Rather than targeting tumour cells directly, elements of the tumour microenvironment can be modulated to sensitize tumours to the effects of therapy. Here we report a unique mechanism by which ectopic microRNA-103 can manipulate tumour-associated endothelial cells to enhance tumour cell death. Using gain-and-loss of function approaches, we show that miR-103 exacerbates DNA damage and inhibits angiogenesis in vitro and in vivo. Local, systemic or vascular-targeted delivery of miR-103 in tumour-bearing mice decreased angiogenesis and tumour growth. Mechanistically, miR-103 regulation of its target gene TREX1 in endothelial cells governs the secretion of pro-inflammatory cytokines into the tumour microenvironment. Our data suggest that this inflammatory milieu may potentiate tumour cell death by supporting immune activation and inducing tumour expression of Fas and TRAIL receptors. Our findings reveal miR-mediated crosstalk between vasculature and tumour cells that can be exploited to improve the efficacy of chemotherapy and radiation.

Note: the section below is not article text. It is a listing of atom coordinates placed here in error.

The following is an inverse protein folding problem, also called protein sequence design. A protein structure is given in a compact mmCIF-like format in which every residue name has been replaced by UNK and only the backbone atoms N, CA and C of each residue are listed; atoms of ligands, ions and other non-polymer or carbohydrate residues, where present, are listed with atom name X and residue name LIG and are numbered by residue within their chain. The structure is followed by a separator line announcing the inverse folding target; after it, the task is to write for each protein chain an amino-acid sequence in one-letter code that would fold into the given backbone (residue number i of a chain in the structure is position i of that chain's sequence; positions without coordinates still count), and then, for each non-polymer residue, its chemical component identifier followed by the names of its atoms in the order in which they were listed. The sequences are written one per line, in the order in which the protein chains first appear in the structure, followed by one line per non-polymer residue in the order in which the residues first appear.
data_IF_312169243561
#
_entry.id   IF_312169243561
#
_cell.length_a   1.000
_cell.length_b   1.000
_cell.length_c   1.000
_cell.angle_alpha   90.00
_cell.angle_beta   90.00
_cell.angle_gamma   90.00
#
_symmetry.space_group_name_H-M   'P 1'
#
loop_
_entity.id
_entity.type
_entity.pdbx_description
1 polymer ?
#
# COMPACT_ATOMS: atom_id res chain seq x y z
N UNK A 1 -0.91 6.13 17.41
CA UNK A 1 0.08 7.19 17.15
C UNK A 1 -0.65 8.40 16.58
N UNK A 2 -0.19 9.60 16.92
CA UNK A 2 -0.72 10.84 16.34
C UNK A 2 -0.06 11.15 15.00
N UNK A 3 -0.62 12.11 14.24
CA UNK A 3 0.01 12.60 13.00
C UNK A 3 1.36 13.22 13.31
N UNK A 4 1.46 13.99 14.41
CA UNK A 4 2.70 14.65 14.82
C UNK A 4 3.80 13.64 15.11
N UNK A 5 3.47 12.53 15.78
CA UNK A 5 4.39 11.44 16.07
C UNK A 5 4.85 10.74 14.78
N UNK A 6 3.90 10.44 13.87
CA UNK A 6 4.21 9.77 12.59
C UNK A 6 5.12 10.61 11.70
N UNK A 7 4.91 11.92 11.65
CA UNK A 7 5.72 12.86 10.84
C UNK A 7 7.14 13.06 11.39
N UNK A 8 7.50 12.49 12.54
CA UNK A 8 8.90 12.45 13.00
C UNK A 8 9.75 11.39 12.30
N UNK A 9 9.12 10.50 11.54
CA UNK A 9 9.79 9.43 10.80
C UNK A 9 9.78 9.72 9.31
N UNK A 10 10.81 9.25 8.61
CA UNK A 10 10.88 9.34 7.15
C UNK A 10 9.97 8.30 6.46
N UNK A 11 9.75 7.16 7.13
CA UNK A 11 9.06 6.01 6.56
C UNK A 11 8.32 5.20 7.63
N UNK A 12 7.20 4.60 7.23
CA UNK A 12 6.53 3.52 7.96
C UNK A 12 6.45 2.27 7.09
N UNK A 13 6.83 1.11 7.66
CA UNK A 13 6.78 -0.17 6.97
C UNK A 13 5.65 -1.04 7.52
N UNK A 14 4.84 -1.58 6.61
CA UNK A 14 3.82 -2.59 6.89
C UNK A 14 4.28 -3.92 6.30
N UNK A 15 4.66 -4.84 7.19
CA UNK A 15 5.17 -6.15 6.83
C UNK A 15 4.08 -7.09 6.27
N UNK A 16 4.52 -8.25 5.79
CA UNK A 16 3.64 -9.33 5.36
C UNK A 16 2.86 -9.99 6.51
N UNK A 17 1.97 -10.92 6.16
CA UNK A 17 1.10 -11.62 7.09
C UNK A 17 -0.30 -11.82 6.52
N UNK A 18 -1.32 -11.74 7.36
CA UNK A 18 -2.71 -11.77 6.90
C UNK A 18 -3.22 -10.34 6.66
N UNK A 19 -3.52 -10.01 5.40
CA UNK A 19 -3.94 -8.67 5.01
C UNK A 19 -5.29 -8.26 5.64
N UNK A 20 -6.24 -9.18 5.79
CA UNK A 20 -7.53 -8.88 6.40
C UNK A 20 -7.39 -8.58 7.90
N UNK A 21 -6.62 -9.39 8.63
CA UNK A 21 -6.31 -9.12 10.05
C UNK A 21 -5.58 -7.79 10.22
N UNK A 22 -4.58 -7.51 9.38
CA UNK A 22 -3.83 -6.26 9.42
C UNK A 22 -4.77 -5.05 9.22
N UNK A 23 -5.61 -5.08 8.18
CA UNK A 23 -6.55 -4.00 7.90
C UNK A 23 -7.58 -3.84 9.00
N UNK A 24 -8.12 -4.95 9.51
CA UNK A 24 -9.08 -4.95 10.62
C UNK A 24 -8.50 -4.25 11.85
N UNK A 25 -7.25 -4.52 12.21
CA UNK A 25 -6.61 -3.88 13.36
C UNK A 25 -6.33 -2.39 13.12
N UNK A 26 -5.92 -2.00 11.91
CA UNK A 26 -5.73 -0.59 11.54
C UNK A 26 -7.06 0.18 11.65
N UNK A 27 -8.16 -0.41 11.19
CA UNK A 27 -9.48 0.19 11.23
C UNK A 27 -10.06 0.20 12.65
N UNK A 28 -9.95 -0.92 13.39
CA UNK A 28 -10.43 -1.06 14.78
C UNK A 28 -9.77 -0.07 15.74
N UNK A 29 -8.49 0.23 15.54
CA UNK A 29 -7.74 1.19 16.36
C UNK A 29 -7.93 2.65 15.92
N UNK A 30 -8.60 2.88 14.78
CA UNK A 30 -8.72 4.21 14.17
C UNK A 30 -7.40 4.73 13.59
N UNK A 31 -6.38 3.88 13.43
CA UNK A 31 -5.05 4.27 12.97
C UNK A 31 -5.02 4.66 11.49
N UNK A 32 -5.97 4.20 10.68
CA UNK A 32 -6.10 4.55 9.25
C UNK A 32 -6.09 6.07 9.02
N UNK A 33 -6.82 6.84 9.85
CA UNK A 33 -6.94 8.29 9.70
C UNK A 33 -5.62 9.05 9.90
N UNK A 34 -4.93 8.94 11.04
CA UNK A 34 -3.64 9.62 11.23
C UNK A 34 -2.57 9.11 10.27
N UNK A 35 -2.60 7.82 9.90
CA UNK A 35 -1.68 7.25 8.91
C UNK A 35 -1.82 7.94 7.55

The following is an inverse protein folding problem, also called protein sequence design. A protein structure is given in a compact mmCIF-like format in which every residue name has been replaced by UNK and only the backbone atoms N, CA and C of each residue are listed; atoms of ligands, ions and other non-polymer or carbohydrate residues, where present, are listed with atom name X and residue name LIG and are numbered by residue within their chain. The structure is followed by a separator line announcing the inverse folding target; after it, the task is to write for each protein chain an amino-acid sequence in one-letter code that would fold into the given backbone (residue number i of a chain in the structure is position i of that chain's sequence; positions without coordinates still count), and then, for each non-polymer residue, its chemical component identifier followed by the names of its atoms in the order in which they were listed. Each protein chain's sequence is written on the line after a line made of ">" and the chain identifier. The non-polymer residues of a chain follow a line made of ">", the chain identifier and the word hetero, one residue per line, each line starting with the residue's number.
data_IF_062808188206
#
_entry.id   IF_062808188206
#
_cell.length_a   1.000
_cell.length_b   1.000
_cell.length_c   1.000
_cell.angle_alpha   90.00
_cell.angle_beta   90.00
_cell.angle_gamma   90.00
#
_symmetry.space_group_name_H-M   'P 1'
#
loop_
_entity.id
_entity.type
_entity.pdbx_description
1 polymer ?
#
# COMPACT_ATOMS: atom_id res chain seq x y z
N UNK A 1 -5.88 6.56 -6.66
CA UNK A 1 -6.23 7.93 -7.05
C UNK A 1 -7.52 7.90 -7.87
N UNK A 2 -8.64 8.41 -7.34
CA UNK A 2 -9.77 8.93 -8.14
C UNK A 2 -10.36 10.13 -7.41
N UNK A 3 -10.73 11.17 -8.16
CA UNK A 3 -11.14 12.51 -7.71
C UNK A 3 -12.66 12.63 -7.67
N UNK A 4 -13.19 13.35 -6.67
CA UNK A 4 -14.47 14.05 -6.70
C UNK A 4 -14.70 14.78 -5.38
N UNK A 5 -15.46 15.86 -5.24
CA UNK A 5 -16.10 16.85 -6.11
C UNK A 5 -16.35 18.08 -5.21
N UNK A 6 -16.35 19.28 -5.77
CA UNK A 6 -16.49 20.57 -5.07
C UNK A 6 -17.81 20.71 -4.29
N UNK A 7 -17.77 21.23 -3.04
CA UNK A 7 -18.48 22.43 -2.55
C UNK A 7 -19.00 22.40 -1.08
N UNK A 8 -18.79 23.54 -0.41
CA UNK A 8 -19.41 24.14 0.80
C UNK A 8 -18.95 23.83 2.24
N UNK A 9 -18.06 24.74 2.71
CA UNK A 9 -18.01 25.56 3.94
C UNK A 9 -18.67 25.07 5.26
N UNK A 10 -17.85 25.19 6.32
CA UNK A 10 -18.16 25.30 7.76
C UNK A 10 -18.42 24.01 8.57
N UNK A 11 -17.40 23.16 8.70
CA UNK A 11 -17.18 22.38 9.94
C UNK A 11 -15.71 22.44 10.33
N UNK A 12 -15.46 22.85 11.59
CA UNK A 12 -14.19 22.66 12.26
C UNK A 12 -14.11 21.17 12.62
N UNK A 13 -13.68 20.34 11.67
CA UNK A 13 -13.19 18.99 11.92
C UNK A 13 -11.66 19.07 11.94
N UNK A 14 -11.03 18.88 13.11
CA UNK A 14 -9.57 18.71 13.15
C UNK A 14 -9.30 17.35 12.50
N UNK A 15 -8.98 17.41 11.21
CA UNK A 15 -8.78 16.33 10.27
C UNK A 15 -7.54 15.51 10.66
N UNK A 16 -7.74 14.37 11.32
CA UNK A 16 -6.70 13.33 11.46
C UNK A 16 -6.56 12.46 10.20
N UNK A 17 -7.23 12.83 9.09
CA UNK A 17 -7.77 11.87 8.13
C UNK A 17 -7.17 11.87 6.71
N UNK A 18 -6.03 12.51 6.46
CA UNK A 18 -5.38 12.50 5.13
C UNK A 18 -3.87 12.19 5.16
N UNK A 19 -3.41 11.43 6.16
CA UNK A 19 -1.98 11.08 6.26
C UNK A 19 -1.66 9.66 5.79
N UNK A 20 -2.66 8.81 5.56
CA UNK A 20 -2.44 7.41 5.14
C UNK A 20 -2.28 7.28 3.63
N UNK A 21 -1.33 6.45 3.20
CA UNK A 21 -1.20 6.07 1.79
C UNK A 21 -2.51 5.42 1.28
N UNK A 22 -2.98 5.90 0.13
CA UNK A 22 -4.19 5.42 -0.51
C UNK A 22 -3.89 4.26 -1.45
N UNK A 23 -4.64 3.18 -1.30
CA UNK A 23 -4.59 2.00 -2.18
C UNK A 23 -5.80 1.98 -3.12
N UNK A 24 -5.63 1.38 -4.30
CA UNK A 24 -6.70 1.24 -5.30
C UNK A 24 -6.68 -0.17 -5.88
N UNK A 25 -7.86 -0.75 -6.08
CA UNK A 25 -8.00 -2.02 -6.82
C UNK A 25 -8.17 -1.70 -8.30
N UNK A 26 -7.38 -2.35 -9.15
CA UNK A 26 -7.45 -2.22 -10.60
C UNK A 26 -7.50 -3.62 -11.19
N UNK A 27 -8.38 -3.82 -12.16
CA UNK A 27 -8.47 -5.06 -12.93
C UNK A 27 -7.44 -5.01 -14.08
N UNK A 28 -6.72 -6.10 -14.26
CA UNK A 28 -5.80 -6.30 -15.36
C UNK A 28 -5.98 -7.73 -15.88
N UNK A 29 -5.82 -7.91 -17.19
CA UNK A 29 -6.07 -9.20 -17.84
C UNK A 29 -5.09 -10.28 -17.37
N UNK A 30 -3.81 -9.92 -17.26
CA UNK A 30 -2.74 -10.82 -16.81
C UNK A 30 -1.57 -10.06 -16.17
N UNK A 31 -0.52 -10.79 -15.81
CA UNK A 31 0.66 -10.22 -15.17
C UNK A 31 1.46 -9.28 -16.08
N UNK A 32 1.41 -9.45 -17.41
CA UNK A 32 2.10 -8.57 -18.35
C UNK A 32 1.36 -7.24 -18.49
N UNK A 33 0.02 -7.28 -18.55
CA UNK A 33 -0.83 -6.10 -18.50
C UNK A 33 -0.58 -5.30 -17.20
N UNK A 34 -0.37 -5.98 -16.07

Bibliographical noteFunding Information:
We thank Patrick Flynn (OHSU) for useful discussions and help with tumour microenvironment profiling. We thank Joe Aguilera (UCSD) for help with the comet assays. We thank the OHSU Advanced Light Microscopy Core, Knight Cancer Institute Flow Cytometry Core and the Gene Profiling Shared Resource for technical help and useful discussions. S.A. is supported by US NIH grant R00HL112962 and Barbara-Ann Miller Dive for the Cure Award from the OHSU Knight Cancer Institute (2015-Dive-Knight-01). D.A.C. is supported by US NIH grant R01 HL57900.